news-category: Student Success

Gardner-Webb Division of Student Success Opens Lounge to Support Commuter Students

two people sitting at a table talking

New Space Offers Students a Place to Relax, Study, Access Lockers, and Eat

BOILING SPRINGS, N.C.—Gardner-Webb commuter students now have a new dedicated space on campus to relax between classes, study, have access to lockers, or warm up a packed lunch. The Commuter Commons opened Thursday, April 18, on the Third Floor of Tucker Student Center next to the Student Success Main Suite. Refreshments were available and Dr. Josh Parrott, Vice President of Christian Life and Service, prayed over the space and offered a blessing for the students who will use the Commons, as well as for the staff involved across campus who support commuters. 

Shaun Donovan, left, and Jonah Hill checked out the Commuter Commons when it opened in Tucker Student Center.

Jonah Hill and Shaun Donovan, who are both junior history secondary education majors, stopped by to have a doughnut and check out the new space. “I’ve been here two years, so usually all I really go to is either my classes or the library,” Hill shared. “Since I don’t live here, it’s kind of weird hovering around Frank Nanney or Craig. Instead of mindlessly walking around the campus and figuring out where to hang out, it’s nice to have a place, another option where I can go to, that specifically is designed for students like me, who are commuters. This gives me a reason to be here.”

Donovan agreed, “I go to campus and go to class and then right after classes, go to the library and catch up on homework. Sometimes you sit in the car and wait, so it’s nice that there’s a place that I can just come and socialize. You can’t really socialize in a library.”

Easton Freeman, a first-year commuter, stated, “The Commuter Commons will be helpful because it’s always nice to have a place that is quiet and isolated from noise around campus. It’s a place to retreat, and it will allow me to meet other commuter students like me!”

Executive Director for the Division of Student Success Dr. Ryan Erck explained why his team worked to create this area for students, like Freeman, Hill and Donovan, who are part of a group that represents about 11% of the traditional undergraduate student population. “When residential students have a break between classes, they often return to a dorm room to relax, gather supplies for their next course, get a snack, or study,” he observed. “Commuter students experience Gardner-Webb in a slightly different way. These students might carry books for a full day of classes around campus or pack a lunch in absence of a meal plan.”

The “Commuter Commons” gives them a quiet place to go and features many amenities, such as a microwave, relaxing living room-type area, lockers for storage, and proximity to additional support resources (i.e., tutoring, success coaches, etc.). “Addressing barriers for these students is an effort to promote their retention, but more than that, we want them to feel they belong at GWU and can succeed here,” Erck affirmed.

“Sometimes in higher ed we fall into the trap of envisioning our student body as a simple mix of on-campus residents and online learners, thereby neglecting the unique needs and aspirations of our commuting population,” shared Gardner-Webb University President Dr. William M. Downs. “Credit goes to Dr. Erck and his colleagues for thinking imaginatively about how to best serve this important GWU constituency. I hope this new space helps cultivate a vibrant sense of community for our commuters and that these students will as a result feel more and more at home during their time at Gardner-Webb.”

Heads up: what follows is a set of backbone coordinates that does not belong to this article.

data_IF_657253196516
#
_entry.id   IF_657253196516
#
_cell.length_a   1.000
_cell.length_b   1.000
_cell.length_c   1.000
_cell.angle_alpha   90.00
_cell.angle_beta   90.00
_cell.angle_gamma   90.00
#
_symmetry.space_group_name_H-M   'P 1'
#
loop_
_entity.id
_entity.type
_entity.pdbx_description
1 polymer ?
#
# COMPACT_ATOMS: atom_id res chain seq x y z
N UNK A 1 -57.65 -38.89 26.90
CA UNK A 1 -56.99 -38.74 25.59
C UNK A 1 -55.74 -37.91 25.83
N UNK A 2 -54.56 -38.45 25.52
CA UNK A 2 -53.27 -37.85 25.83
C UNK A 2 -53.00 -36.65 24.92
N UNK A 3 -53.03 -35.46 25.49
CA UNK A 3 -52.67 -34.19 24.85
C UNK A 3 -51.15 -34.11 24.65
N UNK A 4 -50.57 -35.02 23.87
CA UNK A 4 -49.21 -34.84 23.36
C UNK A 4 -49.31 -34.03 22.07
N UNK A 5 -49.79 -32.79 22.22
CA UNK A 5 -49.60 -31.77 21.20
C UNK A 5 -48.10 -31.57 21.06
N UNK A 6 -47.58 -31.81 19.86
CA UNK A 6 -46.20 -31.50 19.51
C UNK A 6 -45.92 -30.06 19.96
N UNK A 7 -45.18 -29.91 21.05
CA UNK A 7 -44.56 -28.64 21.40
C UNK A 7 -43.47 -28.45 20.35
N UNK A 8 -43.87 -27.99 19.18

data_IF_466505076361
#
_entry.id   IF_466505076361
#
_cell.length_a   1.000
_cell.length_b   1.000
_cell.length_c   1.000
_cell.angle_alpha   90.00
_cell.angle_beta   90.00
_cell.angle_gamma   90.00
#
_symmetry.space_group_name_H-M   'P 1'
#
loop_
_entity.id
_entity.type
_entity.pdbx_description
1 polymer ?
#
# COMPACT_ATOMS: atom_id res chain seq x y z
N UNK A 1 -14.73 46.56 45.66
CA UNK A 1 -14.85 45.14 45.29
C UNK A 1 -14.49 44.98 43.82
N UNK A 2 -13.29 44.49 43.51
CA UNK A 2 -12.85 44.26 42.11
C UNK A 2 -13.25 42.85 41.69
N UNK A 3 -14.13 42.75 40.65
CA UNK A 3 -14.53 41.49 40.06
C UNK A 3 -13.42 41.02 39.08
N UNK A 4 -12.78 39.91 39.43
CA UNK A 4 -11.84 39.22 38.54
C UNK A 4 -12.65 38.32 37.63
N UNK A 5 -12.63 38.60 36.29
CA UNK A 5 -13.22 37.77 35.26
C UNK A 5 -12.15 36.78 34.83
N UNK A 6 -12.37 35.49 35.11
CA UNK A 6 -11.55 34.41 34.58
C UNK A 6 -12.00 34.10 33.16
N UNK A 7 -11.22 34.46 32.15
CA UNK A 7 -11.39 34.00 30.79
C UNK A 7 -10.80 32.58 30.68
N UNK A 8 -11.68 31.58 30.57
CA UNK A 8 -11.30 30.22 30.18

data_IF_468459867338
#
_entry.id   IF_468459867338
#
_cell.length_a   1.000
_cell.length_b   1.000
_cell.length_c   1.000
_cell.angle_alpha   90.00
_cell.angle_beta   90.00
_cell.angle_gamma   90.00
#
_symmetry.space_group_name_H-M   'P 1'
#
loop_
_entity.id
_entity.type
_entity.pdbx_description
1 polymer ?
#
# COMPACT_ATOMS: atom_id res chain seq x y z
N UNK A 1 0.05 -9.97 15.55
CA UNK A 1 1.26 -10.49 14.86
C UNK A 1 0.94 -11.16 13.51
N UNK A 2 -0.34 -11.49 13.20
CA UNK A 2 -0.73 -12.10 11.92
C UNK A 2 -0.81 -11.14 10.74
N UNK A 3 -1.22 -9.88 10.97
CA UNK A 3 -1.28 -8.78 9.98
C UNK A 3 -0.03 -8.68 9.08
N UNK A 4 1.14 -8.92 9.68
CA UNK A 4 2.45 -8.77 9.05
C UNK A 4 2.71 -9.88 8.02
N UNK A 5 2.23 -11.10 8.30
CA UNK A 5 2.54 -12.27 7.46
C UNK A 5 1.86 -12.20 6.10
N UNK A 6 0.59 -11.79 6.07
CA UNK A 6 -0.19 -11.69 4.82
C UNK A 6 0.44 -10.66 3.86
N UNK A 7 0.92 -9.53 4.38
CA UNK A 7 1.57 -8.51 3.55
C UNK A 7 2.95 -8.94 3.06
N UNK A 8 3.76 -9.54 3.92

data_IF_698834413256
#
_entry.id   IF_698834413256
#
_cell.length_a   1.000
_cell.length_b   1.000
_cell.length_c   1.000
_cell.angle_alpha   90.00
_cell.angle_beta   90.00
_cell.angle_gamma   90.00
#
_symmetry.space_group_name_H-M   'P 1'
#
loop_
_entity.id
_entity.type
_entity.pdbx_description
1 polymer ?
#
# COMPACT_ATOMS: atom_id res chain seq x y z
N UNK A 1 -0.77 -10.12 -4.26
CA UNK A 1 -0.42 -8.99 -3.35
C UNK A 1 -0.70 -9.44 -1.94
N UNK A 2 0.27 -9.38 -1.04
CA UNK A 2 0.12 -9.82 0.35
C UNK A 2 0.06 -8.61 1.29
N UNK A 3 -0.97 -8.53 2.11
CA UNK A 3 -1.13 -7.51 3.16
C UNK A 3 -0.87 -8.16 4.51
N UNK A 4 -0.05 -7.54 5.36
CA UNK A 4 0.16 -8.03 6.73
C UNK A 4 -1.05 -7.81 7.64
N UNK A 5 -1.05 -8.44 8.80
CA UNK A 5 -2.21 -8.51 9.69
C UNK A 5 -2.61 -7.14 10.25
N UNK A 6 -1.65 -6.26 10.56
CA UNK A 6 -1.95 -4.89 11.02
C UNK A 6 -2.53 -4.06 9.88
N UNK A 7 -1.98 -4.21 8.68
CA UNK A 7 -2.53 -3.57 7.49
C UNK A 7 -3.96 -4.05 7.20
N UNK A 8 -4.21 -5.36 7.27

The Student Success staff solicited feedback from the spring commuter population in January and received a high response rate, with the vast majority of students agreeing that the space would (1) make them feel supported on campus, (2) be utilized, and (3) help promote their academic and personal success at GWU. Given the data and responses, Kara Alves, director of Success Initiatives and First Year Experience, assessed, “It is clear our commuters thought this idea was valuable, and we see this initiative as falling in line with best practices to support this group of students. Our goal here is ultimately to promote success on campus, and we are working to ensure we do that for all students, regardless of their unique situation.”

Erck shared that many people helped to make the Commuter Commons come to life and gave special thanks to Ben Flournoy in the Learning Resource Center. “The hope is that opening this space is just a first step,” Erck said. “Eventually, we would love to see commuter-based programming and additional services for these students. Some things are already in motion through the work of our good colleagues in Student Development, such as SGA representation, and the long-term goal would be to see the Commuter Commons as a hub to help facilitate future efforts in supporting this sub-population.”

Gardner-Webb University is North Carolina’s recognized leader in private, Christian higher education. A Carnegie-Classified Doctoral/Professional University, GWU is home to nine colleges and schools, more than 80 undergraduate and graduate majors, and a world-class faculty. Located on a beautiful 225-acre campus in Boiling Springs, N.C., Gardner-Webb prepares graduates to impact their chosen professions, equips them with the skills to advance the frontiers of knowledge, and inspires them to make a positive and lasting difference in the lives of others. Ignite your future at

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